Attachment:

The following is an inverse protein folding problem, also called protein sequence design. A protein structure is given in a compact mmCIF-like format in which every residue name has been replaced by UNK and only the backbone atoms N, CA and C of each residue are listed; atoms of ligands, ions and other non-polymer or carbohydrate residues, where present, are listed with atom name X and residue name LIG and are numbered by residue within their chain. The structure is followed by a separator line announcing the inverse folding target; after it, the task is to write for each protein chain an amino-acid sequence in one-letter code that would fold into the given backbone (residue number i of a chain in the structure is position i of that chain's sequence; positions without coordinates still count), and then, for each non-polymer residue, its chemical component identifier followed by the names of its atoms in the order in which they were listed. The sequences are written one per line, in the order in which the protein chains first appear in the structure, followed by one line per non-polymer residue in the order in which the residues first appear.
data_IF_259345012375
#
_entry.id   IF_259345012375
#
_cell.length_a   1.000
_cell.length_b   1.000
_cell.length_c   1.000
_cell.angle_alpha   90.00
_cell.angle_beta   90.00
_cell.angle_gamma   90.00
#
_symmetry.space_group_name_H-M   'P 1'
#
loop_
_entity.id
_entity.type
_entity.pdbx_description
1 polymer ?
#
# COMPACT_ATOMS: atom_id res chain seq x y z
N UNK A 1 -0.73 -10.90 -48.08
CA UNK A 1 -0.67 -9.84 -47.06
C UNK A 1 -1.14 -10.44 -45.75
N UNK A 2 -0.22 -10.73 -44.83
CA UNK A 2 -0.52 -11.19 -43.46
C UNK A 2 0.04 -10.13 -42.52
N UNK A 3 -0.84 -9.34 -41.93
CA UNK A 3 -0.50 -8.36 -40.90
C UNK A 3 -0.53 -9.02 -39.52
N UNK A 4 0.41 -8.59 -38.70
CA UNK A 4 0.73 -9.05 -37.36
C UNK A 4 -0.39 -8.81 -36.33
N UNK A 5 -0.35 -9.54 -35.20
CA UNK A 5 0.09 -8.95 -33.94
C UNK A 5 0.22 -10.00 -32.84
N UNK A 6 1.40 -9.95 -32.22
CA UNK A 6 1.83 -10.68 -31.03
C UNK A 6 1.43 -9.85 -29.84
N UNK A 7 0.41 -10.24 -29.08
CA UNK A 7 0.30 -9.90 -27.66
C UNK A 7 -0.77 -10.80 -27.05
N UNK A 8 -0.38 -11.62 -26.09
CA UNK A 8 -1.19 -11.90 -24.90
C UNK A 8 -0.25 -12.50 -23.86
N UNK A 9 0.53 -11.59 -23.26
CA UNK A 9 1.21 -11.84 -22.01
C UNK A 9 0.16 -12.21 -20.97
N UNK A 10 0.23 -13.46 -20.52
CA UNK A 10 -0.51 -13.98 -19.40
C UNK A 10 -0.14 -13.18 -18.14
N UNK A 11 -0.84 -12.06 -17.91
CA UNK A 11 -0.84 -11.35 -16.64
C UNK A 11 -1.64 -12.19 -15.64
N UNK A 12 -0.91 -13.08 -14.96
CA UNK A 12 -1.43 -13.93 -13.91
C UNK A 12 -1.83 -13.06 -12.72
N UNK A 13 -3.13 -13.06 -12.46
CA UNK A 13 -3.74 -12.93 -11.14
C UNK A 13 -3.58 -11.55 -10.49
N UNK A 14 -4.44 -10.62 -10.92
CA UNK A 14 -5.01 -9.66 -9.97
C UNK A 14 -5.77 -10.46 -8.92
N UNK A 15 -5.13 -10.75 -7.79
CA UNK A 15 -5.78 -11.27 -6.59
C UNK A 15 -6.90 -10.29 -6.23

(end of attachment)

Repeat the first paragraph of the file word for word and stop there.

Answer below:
The following is an inverse protein folding problem, also called protein sequence design. A protein structure is given in a compact mmCIF-like format in which every residue name has been replaced by UNK and only the backbone atoms N, CA and C of each residue are listed; atoms of ligands, ions and other non-polymer or carbohydrate residues, where present, are listed with atom name X and residue name LIG and are numbered by residue within their chain. The structure is followed by a separator line announcing the inverse folding target; after it, the task is to write for each protein chain an amino-acid sequence in one-letter code that would fold into the given backbone (residue number i of a chain in the structure is position i of that chain's sequence; positions without coordinates still count), and then, for each non-polymer residue, its chemical component identifier followed by the names of its atoms in the order in which they were listed. The sequences are written one per line, in the order in which the protein chains first appear in the structure, followed by one line per non-polymer residue in the order in which the residues first appear.